Parkinson’s disease is a life-changing condition that can be emotionally and physically challenging. It progressively impacts part of the brain, which can lead to difficulties in daily life, making an increased level of care and support essential. However, being looked after in familiar surroundings by familiar support assistants who understand their needs allows those diagnosed with Parkinson’s disease to maintain as comfortable a quality of life as possible. The symptoms of Parkinson’s are less heightened in the familiar and comfortable surroundings of home.
Parkinson’s is a condition in which part of the brain becomes increasingly damaged over the course of many years. One in every 500 people suffer from Parkinson’s disease in the UK, and it is generally considered to typically affect older people. However, whilst onset is more common in people over 50 years of age, one in twenty people diagnosed with Parkinson’s are under the age of 40. The disease affects both males and females but occurs about 50% more in men.
The main symptoms of Parkinson’s include tremors, slow movements, stiff and inflexible muscles, decline in memory and anosmia. This is caused by the destruction of the nerve cells that generate dopamine. Dopamine is a chemical that helps the entire body control muscle movement; therefore without dopamine it becomes impossible for the brain to send the appropriate signal to muscles in the body.
Symptoms can fluctuate and differ vastly between sufferers. Many people will begin to notice symptoms long before they receive a medical diagnosis. Despite there being no known cure for Parkinson’s disease currently, it is important to get an early diagnosis. This allows you to receive the appropriate treatment, domiciliary care and support in order to continue living a normal life as possible.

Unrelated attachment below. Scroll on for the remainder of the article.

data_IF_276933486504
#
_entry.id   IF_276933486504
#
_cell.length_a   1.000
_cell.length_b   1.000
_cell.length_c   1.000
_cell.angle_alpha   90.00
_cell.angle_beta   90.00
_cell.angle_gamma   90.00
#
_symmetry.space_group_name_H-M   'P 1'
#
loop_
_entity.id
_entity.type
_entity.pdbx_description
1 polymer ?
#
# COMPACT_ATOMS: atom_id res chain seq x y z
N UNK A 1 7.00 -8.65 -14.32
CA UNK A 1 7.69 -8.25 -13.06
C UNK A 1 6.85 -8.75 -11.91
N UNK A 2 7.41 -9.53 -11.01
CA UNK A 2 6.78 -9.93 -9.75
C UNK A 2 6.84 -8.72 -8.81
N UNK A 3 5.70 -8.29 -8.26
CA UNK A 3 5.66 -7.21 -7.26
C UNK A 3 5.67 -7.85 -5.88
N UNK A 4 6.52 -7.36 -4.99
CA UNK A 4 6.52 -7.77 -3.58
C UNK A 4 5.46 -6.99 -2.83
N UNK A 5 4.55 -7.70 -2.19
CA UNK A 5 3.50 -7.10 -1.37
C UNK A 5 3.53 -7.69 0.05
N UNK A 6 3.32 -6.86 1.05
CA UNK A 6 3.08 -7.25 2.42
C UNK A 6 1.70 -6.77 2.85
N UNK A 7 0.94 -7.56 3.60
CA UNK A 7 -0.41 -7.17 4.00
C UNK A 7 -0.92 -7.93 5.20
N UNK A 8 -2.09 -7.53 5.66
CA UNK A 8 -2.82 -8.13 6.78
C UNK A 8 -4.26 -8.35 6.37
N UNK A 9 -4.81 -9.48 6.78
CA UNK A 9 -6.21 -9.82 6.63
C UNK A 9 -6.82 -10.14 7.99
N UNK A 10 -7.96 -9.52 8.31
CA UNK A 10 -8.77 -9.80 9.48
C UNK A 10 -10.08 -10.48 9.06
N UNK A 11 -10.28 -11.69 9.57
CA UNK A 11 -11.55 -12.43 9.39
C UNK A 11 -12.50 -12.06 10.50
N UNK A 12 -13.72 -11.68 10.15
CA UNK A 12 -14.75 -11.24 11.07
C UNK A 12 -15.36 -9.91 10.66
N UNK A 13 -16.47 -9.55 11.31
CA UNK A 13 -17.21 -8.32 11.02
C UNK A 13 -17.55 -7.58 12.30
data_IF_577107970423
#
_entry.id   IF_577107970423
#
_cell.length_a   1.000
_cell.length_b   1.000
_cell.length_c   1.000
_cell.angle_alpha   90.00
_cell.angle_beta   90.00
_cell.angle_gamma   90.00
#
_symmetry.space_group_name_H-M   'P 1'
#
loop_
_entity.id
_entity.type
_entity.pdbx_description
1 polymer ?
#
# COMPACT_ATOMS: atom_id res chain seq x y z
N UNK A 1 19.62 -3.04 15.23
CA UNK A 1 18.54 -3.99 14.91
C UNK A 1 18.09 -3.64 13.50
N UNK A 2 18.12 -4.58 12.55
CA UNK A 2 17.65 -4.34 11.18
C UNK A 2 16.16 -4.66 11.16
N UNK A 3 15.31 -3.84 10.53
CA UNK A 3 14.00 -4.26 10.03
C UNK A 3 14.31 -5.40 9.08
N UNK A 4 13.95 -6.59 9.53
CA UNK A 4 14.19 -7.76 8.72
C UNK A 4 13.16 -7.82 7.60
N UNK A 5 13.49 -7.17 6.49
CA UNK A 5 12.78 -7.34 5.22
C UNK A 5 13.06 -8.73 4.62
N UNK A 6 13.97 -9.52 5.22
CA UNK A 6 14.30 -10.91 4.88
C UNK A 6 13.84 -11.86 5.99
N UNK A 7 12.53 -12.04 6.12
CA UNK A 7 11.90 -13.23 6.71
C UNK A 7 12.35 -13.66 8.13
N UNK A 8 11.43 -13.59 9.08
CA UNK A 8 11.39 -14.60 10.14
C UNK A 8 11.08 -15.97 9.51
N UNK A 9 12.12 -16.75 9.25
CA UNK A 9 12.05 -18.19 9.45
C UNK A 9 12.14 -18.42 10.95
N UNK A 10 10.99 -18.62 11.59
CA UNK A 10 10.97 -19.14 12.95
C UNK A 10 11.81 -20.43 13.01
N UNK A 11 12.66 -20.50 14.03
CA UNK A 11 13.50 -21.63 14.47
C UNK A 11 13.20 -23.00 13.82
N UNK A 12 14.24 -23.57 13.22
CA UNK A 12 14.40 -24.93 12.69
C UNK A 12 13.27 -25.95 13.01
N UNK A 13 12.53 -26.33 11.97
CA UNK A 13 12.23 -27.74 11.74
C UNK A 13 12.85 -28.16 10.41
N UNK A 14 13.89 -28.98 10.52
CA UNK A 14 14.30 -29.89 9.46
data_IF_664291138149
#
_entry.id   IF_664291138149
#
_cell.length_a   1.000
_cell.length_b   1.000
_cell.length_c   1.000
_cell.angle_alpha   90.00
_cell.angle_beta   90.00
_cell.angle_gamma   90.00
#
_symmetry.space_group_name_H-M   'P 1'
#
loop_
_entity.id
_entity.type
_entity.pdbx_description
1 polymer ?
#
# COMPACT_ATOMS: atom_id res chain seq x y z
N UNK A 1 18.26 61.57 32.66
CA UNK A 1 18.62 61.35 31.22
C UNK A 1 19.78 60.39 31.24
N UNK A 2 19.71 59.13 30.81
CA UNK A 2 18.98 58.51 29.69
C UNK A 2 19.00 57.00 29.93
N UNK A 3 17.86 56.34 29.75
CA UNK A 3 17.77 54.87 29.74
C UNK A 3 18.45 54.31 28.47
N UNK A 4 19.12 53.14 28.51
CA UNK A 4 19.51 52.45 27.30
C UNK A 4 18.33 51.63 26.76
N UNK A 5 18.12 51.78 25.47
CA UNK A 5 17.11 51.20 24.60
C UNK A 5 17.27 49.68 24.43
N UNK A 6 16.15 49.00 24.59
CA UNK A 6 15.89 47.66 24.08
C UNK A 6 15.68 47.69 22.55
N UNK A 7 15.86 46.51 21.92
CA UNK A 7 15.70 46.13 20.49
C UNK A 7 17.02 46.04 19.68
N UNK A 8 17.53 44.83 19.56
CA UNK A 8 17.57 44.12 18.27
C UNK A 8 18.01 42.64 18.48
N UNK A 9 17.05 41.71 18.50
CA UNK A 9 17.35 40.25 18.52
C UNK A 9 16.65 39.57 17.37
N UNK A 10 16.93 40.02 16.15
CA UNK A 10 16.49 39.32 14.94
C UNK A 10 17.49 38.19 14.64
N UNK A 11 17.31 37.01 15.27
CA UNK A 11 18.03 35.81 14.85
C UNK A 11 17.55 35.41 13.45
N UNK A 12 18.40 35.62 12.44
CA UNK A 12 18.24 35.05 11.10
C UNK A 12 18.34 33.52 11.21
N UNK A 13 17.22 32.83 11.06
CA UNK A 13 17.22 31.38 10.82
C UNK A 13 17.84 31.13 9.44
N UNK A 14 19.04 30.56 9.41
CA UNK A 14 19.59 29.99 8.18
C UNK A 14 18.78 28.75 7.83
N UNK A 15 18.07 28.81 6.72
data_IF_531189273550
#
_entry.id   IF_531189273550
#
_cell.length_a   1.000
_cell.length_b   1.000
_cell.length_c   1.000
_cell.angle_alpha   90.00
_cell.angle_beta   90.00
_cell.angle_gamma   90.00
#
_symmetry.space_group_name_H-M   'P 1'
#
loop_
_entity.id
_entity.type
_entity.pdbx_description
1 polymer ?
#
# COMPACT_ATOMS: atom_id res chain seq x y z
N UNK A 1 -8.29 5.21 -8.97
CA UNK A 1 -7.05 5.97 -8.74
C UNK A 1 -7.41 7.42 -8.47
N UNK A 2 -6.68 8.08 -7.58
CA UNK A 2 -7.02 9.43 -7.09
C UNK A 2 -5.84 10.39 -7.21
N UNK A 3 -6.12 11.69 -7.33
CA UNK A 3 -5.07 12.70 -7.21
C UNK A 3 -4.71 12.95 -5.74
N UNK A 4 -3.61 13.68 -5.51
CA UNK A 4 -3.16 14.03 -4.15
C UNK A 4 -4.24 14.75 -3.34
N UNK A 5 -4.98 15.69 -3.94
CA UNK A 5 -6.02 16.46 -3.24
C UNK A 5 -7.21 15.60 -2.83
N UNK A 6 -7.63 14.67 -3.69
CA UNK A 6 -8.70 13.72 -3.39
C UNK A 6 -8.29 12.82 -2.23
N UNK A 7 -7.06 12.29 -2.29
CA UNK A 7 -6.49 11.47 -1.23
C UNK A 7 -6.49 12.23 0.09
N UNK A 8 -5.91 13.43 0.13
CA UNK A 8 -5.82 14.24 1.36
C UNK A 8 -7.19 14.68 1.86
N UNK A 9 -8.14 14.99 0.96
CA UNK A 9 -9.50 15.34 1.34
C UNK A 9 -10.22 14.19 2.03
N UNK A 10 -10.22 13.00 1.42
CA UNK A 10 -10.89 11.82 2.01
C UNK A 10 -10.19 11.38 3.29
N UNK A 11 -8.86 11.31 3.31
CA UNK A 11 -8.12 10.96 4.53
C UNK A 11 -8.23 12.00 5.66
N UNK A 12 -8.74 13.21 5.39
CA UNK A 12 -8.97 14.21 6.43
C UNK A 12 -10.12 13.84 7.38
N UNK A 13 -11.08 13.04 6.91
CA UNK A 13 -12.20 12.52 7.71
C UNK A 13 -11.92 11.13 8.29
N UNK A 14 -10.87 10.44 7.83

Home Care Preferred London & Hertfordshire knows very well that caring for a loved one with Parkinson’s can be a very stressful time. That is why we train our team members to minimise the disruption of a Parkinson’s diagnosis by providing the support families and friends need to help them cope. Together, we create a support plan that is tailored to your specific needs and preferences, allowing you to stay in the comfort of your own home, and in control of your routine.
Specifically trained to provide Parkinson’s support, our team members offer assistance ranging from help around the home to personal care. From meal preparation and household chores, to helping with more personal issues like washing and toileting – Home Care Preferred St Albans are there to carry out all the practical care aspects giving family and friends the opportunity to spend significant periods of quality time with their loved one in between.
Our support assistants are also there to offer emotional support and companionship. They understand that while helping their clients with the medical aspects of Parkinson’s support, or assisting with practical duties such as shopping and laundry is important, so is reminiscing and chatting about shared interests. This is why we ensure you are matched with a support assistant who not only has the relevant skill set, but also has a complementary personality.
Continuity of care is essential; the symptoms of Parkinson’s are less heightened in familiar surroundings with familiar people. Therefore, we ensure that you are introduced to an intimate group of support assistants, who all get to know you and your requirements extensively and can give you continuity of support.
Deciding to let a support assistant into your home for you or a loved one can be difficult. Deciding how best to support and treat the resulting issues of Parkinson’s is something that, understandably, worries people considering homecare for a client with Parkinson’s disease. Our experienced friendly team members are here to explain all aspects of the stroke care and support services we offer, and provide quality, impartial advice and information.
Contact us today to learn more about Parkinson’s care support services from our expert team.
Find out more about Parkinson’s disease from Parkinson’s UK